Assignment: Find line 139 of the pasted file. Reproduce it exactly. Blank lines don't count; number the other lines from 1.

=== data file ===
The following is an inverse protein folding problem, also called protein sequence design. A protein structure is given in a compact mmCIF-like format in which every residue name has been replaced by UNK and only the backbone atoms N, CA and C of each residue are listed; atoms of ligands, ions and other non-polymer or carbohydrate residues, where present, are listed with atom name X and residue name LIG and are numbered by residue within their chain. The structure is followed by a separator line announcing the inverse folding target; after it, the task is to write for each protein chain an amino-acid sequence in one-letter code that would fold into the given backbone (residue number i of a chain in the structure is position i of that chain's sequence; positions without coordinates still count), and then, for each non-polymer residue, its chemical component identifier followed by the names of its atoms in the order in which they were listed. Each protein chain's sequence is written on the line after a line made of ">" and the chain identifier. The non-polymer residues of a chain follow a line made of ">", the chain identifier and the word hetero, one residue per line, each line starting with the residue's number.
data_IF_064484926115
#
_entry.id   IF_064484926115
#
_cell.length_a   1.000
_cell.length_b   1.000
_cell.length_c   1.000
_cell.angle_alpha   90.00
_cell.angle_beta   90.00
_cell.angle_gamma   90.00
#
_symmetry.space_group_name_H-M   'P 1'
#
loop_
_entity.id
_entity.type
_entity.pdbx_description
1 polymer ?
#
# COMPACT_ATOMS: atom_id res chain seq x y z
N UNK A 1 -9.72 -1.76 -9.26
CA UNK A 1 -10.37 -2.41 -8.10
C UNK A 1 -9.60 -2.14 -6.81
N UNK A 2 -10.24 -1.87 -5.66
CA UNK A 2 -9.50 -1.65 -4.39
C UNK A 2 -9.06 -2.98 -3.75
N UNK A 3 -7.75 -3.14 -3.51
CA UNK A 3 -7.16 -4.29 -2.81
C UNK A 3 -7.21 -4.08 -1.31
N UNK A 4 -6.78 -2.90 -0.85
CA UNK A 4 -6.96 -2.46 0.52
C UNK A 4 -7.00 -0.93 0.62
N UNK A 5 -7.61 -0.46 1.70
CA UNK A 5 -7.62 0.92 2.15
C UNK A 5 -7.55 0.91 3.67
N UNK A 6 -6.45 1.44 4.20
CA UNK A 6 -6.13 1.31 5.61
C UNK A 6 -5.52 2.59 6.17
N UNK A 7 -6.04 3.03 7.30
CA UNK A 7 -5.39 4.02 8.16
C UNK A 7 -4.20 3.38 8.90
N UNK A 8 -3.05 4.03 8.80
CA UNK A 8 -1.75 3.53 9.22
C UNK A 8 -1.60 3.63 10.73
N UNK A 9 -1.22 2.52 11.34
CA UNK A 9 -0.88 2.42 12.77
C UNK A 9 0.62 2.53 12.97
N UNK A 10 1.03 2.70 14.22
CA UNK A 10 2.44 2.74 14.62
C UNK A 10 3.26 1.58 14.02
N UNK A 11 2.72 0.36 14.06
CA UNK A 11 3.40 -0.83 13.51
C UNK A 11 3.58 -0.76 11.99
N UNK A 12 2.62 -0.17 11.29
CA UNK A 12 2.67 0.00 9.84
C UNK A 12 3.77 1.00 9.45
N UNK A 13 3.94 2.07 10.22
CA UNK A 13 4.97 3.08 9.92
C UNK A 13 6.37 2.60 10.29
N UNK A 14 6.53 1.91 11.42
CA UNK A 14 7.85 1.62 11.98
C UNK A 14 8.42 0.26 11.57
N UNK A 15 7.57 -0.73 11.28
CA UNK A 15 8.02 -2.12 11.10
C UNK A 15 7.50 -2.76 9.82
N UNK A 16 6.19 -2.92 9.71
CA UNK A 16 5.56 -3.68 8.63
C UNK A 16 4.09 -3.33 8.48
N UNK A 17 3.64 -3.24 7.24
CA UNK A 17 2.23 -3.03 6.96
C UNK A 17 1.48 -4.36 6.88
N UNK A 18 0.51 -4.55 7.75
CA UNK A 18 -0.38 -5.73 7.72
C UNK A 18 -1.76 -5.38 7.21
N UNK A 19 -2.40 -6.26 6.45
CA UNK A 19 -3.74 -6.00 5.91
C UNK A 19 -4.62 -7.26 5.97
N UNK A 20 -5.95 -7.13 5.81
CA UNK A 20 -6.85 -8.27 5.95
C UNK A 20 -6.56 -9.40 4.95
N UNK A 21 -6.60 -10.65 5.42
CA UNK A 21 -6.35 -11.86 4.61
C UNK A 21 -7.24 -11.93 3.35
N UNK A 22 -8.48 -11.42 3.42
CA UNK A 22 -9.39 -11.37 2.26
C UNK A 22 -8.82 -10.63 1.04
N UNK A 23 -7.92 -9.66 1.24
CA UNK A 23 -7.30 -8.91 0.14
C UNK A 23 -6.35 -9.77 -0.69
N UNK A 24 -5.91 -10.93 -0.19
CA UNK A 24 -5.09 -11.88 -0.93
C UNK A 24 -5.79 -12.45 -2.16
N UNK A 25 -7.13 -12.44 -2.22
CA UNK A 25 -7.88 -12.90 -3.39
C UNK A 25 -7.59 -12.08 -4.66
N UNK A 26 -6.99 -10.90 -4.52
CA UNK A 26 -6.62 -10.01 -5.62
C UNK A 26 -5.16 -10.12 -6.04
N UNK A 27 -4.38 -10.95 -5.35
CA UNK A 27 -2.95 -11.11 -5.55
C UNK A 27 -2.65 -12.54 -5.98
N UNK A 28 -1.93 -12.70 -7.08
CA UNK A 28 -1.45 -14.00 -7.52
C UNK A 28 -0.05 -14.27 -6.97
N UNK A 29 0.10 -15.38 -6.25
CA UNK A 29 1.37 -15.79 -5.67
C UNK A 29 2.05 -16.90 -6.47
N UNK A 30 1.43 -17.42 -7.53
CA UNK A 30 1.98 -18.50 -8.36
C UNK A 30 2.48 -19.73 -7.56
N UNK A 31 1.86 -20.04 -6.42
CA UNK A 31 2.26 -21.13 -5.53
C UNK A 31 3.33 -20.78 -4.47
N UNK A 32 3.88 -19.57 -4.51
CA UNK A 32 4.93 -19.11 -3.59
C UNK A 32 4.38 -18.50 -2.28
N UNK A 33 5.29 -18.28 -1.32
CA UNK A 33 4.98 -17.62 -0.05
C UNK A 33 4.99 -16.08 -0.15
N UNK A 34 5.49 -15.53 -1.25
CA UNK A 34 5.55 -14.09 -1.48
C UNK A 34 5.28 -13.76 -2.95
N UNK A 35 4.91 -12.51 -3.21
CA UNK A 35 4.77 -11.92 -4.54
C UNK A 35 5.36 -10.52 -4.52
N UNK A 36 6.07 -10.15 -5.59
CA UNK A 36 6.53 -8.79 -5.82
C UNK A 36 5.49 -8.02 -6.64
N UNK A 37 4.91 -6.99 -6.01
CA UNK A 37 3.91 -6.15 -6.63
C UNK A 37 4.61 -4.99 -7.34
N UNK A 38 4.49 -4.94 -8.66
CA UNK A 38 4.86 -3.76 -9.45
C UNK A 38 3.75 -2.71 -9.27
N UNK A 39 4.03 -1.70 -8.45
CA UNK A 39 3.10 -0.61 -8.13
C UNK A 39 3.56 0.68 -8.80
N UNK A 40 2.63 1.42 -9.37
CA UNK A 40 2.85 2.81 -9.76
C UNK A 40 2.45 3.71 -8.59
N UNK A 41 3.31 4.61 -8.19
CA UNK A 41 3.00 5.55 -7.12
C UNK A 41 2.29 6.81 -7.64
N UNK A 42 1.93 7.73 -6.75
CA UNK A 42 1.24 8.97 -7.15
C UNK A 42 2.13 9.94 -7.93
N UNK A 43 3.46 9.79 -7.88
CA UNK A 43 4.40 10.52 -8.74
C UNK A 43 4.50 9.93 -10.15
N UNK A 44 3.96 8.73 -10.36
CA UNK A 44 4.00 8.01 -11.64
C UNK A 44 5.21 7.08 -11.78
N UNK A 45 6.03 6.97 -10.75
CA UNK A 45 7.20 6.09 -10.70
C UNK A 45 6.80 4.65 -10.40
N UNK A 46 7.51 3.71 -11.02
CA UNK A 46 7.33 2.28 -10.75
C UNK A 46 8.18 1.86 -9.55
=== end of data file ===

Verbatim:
N UNK A 40 2.63 1.42 -9.37